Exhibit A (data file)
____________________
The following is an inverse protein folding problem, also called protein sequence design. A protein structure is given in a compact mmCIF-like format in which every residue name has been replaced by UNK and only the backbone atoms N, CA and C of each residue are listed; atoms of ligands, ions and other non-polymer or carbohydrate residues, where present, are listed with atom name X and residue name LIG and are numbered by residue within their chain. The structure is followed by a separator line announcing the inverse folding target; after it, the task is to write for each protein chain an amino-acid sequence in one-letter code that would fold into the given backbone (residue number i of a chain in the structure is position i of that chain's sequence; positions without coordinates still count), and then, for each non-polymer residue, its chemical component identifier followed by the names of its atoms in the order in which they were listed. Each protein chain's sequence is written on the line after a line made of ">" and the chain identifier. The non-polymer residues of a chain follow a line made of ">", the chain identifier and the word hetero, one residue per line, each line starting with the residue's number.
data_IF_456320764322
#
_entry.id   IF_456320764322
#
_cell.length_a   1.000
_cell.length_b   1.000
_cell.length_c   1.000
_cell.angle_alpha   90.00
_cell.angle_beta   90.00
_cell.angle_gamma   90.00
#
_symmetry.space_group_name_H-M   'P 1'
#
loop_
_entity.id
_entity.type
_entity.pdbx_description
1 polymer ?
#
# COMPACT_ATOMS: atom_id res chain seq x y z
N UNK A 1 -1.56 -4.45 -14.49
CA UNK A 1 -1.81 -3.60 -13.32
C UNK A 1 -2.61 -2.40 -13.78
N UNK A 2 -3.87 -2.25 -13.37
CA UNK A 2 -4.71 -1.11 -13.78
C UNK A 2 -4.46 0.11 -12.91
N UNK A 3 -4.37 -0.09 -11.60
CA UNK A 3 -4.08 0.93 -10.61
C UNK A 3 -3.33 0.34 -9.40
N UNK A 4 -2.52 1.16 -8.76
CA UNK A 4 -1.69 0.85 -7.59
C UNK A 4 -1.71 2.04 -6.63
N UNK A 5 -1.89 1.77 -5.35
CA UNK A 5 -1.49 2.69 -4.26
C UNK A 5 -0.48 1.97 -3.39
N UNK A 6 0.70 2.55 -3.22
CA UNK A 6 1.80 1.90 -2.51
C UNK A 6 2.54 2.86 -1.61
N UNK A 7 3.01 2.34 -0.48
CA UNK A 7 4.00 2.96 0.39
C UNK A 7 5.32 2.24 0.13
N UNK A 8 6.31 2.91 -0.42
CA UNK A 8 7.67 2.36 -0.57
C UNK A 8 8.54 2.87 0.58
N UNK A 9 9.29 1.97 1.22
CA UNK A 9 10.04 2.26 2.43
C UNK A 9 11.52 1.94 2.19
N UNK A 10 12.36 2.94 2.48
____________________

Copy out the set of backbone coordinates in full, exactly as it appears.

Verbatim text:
The following is an inverse protein folding problem, also called protein sequence design. A protein structure is given in a compact mmCIF-like format in which every residue name has been replaced by UNK and only the backbone atoms N, CA and C of each residue are listed; atoms of ligands, ions and other non-polymer or carbohydrate residues, where present, are listed with atom name X and residue name LIG and are numbered by residue within their chain. The structure is followed by a separator line announcing the inverse folding target; after it, the task is to write for each protein chain an amino-acid sequence in one-letter code that would fold into the given backbone (residue number i of a chain in the structure is position i of that chain's sequence; positions without coordinates still count), and then, for each non-polymer residue, its chemical component identifier followed by the names of its atoms in the order in which they were listed. Each protein chain's sequence is written on the line after a line made of ">" and the chain identifier. The non-polymer residues of a chain follow a line made of ">", the chain identifier and the word hetero, one residue per line, each line starting with the residue's number.
data_IF_456320764322
#
_entry.id   IF_456320764322
#
_cell.length_a   1.000
_cell.length_b   1.000
_cell.length_c   1.000
_cell.angle_alpha   90.00
_cell.angle_beta   90.00
_cell.angle_gamma   90.00
#
_symmetry.space_group_name_H-M   'P 1'
#
loop_
_entity.id
_entity.type
_entity.pdbx_description
1 polymer ?
#
# COMPACT_ATOMS: atom_id res chain seq x y z
N UNK A 1 -1.56 -4.45 -14.49
CA UNK A 1 -1.81 -3.60 -13.32
C UNK A 1 -2.61 -2.40 -13.78
N UNK A 2 -3.87 -2.25 -13.37
CA UNK A 2 -4.71 -1.11 -13.78
C UNK A 2 -4.46 0.11 -12.91
N UNK A 3 -4.37 -0.09 -11.60
CA UNK A 3 -4.08 0.93 -10.61
C UNK A 3 -3.33 0.34 -9.40
N UNK A 4 -2.52 1.16 -8.76
CA UNK A 4 -1.69 0.85 -7.59
C UNK A 4 -1.71 2.04 -6.63
N UNK A 5 -1.89 1.77 -5.35
CA UNK A 5 -1.49 2.69 -4.26
C UNK A 5 -0.48 1.97 -3.39
N UNK A 6 0.70 2.55 -3.22
CA UNK A 6 1.80 1.90 -2.51
C UNK A 6 2.54 2.86 -1.61
N UNK A 7 3.01 2.34 -0.48
CA UNK A 7 4.00 2.96 0.39
C UNK A 7 5.32 2.24 0.13
N UNK A 8 6.31 2.91 -0.42
CA UNK A 8 7.67 2.36 -0.57
C UNK A 8 8.54 2.87 0.58
N UNK A 9 9.29 1.97 1.22
CA UNK A 9 10.04 2.26 2.43
C UNK A 9 11.52 1.94 2.19
N UNK A 10 12.36 2.94 2.48